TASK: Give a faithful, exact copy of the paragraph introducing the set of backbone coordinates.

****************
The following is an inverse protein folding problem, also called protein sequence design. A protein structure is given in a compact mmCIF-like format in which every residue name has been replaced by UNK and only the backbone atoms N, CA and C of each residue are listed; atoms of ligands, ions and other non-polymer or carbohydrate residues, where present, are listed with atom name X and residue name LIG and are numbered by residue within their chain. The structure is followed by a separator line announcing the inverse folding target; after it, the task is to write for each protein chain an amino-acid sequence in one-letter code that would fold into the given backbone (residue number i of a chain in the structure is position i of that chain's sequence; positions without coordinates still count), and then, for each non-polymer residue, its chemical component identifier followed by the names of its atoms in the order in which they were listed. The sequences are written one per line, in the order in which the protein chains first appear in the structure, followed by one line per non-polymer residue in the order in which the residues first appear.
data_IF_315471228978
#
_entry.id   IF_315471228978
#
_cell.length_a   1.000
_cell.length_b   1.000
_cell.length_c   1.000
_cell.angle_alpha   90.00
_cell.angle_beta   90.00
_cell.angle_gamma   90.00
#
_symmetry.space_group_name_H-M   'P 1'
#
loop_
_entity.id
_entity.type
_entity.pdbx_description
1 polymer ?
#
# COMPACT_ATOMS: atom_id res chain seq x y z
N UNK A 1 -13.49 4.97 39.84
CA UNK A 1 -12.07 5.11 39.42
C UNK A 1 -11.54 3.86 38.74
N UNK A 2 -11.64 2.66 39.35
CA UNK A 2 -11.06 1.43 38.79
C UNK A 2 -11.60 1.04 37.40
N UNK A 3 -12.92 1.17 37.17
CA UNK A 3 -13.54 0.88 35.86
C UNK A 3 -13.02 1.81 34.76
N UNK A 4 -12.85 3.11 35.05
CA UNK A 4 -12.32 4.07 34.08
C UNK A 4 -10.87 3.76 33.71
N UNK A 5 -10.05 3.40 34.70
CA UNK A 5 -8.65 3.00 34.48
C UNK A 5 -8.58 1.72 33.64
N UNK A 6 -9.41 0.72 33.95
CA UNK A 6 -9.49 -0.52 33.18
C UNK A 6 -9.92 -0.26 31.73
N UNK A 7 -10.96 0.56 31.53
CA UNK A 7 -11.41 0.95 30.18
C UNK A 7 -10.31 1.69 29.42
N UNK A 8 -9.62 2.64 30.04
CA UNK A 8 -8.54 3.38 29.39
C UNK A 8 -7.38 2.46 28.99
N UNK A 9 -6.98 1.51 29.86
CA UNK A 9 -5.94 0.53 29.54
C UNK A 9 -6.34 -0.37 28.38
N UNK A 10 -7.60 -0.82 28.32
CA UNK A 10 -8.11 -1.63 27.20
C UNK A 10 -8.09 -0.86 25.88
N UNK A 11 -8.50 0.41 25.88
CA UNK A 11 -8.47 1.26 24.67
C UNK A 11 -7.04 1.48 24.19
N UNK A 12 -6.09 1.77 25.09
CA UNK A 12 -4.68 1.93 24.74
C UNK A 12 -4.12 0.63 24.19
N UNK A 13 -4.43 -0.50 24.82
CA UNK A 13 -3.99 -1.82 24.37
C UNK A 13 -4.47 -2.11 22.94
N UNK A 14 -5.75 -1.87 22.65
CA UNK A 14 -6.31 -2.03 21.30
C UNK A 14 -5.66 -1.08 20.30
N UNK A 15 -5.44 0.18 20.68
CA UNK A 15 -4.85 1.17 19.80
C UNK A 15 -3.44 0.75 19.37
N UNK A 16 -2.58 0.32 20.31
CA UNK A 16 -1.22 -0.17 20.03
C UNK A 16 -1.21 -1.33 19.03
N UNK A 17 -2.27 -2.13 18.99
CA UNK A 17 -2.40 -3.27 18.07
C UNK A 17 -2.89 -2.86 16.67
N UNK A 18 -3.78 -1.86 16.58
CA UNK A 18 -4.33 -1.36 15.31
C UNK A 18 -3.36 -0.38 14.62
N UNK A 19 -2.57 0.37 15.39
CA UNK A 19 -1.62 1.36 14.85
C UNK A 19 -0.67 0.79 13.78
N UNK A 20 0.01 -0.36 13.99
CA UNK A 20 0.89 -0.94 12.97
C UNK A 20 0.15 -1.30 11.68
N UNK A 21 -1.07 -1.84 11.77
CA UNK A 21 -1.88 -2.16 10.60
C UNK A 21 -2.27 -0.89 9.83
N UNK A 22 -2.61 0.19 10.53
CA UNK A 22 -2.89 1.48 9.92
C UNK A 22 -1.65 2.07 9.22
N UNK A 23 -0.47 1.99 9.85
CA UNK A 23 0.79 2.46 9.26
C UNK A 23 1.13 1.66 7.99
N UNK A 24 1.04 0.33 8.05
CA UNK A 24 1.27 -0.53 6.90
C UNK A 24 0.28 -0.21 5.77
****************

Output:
The following is an inverse protein folding problem, also called protein sequence design. A protein structure is given in a compact mmCIF-like format in which every residue name has been replaced by UNK and only the backbone atoms N, CA and C of each residue are listed; atoms of ligands, ions and other non-polymer or carbohydrate residues, where present, are listed with atom name X and residue name LIG and are numbered by residue within their chain. The structure is followed by a separator line announcing the inverse folding target; after it, the task is to write for each protein chain an amino-acid sequence in one-letter code that would fold into the given backbone (residue number i of a chain in the structure is position i of that chain's sequence; positions without coordinates still count), and then, for each non-polymer residue, its chemical component identifier followed by the names of its atoms in the order in which they were listed. The sequences are written one per line, in the order in which the protein chains first appear in the structure, followed by one line per non-polymer residue in the order in which the residues first appear.